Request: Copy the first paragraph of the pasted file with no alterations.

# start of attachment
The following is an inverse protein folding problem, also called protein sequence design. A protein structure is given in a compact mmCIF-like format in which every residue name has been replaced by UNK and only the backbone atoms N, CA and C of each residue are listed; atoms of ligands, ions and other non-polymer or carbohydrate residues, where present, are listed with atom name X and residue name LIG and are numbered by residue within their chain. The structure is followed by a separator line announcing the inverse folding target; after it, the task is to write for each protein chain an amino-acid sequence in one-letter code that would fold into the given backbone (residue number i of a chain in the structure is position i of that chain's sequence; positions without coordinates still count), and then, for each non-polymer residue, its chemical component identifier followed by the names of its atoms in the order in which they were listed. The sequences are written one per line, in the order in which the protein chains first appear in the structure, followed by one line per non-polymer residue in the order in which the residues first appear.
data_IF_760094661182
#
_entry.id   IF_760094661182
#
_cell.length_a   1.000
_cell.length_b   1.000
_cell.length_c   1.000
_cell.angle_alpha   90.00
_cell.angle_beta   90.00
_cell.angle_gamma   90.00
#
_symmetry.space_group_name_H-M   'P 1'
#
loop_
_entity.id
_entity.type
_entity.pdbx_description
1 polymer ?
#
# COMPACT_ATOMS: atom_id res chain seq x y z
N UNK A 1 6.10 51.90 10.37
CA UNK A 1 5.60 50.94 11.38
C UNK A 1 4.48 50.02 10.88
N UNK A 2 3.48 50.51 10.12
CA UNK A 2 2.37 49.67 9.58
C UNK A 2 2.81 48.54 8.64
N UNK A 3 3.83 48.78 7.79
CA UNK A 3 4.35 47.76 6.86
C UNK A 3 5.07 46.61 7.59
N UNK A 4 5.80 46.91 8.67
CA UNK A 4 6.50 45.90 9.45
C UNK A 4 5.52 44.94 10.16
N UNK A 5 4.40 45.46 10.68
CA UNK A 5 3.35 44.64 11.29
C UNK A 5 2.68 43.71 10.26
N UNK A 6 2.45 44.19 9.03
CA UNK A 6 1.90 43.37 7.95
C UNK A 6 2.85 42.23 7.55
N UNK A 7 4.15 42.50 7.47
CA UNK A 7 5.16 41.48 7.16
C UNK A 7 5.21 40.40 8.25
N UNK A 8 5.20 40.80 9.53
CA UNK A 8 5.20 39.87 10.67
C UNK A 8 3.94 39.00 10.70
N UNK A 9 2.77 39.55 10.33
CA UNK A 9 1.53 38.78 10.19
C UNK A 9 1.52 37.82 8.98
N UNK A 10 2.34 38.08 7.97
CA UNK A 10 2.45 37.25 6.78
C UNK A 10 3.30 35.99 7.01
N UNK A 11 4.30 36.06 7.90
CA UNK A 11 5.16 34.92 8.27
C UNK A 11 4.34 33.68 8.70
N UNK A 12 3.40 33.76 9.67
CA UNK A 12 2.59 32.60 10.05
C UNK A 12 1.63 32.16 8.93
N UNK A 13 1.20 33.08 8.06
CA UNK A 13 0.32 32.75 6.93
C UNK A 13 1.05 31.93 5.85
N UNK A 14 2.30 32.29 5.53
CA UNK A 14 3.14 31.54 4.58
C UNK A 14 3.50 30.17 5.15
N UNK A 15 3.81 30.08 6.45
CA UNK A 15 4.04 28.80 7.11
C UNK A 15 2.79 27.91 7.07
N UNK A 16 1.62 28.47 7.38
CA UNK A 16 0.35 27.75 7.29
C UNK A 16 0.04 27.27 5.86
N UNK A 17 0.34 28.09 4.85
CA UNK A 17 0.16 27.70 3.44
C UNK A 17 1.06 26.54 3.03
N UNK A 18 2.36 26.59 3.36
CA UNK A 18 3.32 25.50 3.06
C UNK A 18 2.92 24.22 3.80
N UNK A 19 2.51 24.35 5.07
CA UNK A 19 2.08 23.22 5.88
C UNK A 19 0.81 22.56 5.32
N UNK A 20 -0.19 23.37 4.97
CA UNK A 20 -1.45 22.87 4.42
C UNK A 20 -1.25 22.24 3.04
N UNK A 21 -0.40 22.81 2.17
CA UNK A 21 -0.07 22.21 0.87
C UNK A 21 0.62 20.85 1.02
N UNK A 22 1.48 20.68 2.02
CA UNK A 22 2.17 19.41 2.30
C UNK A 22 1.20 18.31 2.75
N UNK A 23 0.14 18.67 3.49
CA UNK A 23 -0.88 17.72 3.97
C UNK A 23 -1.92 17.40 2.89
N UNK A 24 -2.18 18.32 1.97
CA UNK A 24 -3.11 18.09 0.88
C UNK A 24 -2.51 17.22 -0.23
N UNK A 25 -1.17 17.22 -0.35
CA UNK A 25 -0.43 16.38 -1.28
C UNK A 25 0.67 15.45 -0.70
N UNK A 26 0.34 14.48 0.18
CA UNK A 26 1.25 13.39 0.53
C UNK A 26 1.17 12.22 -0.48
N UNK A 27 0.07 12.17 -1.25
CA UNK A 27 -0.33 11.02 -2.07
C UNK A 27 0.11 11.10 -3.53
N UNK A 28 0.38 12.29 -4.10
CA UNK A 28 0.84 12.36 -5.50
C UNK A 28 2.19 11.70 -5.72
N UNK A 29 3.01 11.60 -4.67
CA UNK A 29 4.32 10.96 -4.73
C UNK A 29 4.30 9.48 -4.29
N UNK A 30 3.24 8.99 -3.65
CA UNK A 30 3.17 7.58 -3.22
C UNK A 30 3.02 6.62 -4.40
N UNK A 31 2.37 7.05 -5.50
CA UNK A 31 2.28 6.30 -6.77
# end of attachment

The following is an inverse protein folding problem, also called protein sequence design. A protein structure is given in a compact mmCIF-like format in which every residue name has been replaced by UNK and only the backbone atoms N, CA and C of each residue are listed; atoms of ligands, ions and other non-polymer or carbohydrate residues, where present, are listed with atom name X and residue name LIG and are numbered by residue within their chain. The structure is followed by a separator line announcing the inverse folding target; after it, the task is to write for each protein chain an amino-acid sequence in one-letter code that would fold into the given backbone (residue number i of a chain in the structure is position i of that chain's sequence; positions without coordinates still count), and then, for each non-polymer residue, its chemical component identifier followed by the names of its atoms in the order in which they were listed. The sequences are written one per line, in the order in which the protein chains first appear in the structure, followed by one line per non-polymer residue in the order in which the residues first appear.